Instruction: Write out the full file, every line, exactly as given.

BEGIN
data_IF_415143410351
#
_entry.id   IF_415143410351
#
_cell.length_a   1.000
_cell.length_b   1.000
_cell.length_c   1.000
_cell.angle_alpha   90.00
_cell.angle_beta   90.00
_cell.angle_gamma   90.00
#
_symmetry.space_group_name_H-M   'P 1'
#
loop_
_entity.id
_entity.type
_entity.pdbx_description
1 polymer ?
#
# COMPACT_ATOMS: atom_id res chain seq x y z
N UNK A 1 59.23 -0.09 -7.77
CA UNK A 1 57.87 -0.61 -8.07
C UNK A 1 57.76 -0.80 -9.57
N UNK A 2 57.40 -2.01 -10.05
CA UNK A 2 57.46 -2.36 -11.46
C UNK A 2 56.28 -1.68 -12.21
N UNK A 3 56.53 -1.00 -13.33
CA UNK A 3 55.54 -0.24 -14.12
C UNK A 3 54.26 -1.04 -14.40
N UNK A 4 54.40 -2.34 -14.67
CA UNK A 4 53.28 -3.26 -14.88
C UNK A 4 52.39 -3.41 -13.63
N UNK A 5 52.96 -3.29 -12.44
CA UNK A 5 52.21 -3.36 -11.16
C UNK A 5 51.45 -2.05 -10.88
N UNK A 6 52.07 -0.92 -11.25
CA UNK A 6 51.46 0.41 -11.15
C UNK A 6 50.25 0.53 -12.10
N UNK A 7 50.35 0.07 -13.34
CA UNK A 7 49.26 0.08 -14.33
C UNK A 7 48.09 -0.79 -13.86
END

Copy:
data_IF_415143410351
#
_entry.id   IF_415143410351
#
_cell.length_a   1.000
_cell.length_b   1.000
_cell.length_c   1.000
_cell.angle_alpha   90.00
_cell.angle_beta   90.00
_cell.angle_gamma   90.00
#
_symmetry.space_group_name_H-M   'P 1'
#
loop_
_entity.id
_entity.type
_entity.pdbx_description
1 polymer ?
#
# COMPACT_ATOMS: atom_id res chain seq x y z
N UNK A 1 59.23 -0.09 -7.77
CA UNK A 1 57.87 -0.61 -8.07
C UNK A 1 57.76 -0.80 -9.57
N UNK A 2 57.40 -2.01 -10.05
CA UNK A 2 57.46 -2.36 -11.46
C UNK A 2 56.28 -1.68 -12.21
N UNK A 3 56.53 -1.00 -13.33
CA UNK A 3 55.54 -0.24 -14.12
C UNK A 3 54.26 -1.04 -14.40
N UNK A 4 54.40 -2.34 -14.67
CA UNK A 4 53.28 -3.26 -14.88
C UNK A 4 52.39 -3.41 -13.63
N UNK A 5 52.96 -3.29 -12.44
CA UNK A 5 52.21 -3.36 -11.16
C UNK A 5 51.45 -2.05 -10.88
N UNK A 6 52.07 -0.92 -11.25
CA UNK A 6 51.46 0.41 -11.15
C UNK A 6 50.25 0.53 -12.10
N UNK A 7 50.35 0.07 -13.34
CA UNK A 7 49.26 0.08 -14.33
C UNK A 7 48.09 -0.79 -13.86